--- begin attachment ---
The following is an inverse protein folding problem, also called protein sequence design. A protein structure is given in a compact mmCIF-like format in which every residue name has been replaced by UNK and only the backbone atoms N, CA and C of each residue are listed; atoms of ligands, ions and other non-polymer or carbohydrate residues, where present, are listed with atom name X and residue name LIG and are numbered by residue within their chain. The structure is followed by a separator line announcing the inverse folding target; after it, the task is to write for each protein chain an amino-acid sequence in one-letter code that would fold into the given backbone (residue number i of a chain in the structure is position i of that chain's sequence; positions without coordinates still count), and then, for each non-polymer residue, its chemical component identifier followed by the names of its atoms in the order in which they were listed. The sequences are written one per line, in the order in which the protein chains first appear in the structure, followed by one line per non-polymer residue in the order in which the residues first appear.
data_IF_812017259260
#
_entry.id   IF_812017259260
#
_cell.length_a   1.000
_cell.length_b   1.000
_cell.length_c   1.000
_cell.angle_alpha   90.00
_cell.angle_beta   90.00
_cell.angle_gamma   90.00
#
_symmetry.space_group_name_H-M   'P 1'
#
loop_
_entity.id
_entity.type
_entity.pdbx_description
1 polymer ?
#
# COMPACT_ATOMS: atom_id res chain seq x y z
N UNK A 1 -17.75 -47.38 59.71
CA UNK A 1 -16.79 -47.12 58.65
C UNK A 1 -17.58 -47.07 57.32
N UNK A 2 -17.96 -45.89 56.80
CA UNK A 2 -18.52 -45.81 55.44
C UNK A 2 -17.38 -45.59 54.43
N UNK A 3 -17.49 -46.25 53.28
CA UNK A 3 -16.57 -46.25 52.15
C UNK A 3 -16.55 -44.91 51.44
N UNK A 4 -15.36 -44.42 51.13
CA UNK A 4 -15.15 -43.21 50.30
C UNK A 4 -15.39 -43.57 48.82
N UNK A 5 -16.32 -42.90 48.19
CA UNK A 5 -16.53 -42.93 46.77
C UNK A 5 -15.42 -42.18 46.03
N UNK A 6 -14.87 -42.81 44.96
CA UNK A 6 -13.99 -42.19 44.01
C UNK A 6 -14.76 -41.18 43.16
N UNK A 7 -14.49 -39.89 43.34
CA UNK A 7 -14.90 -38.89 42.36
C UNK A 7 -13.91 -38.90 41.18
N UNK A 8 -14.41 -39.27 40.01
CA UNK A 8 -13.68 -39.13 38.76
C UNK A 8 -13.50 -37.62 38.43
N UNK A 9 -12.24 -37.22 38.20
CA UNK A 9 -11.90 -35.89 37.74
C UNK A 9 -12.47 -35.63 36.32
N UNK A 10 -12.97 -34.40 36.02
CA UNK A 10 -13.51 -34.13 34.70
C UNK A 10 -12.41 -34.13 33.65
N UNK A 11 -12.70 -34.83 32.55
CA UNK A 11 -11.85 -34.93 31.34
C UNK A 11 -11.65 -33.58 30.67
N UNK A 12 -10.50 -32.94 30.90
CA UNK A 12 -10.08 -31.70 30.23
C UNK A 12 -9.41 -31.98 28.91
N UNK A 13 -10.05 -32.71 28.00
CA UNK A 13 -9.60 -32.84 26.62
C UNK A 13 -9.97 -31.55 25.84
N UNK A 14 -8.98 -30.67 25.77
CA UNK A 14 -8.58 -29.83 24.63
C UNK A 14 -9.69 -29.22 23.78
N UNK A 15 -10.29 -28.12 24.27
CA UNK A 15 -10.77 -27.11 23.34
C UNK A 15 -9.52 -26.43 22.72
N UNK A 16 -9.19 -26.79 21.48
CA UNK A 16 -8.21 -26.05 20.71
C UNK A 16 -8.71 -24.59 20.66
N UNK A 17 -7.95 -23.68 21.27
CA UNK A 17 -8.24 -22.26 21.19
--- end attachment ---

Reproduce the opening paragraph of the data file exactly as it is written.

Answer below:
The following is an inverse protein folding problem, also called protein sequence design. A protein structure is given in a compact mmCIF-like format in which every residue name has been replaced by UNK and only the backbone atoms N, CA and C of each residue are listed; atoms of ligands, ions and other non-polymer or carbohydrate residues, where present, are listed with atom name X and residue name LIG and are numbered by residue within their chain. The structure is followed by a separator line announcing the inverse folding target; after it, the task is to write for each protein chain an amino-acid sequence in one-letter code that would fold into the given backbone (residue number i of a chain in the structure is position i of that chain's sequence; positions without coordinates still count), and then, for each non-polymer residue, its chemical component identifier followed by the names of its atoms in the order in which they were listed. The sequences are written one per line, in the order in which the protein chains first appear in the structure, followed by one line per non-polymer residue in the order in which the residues first appear.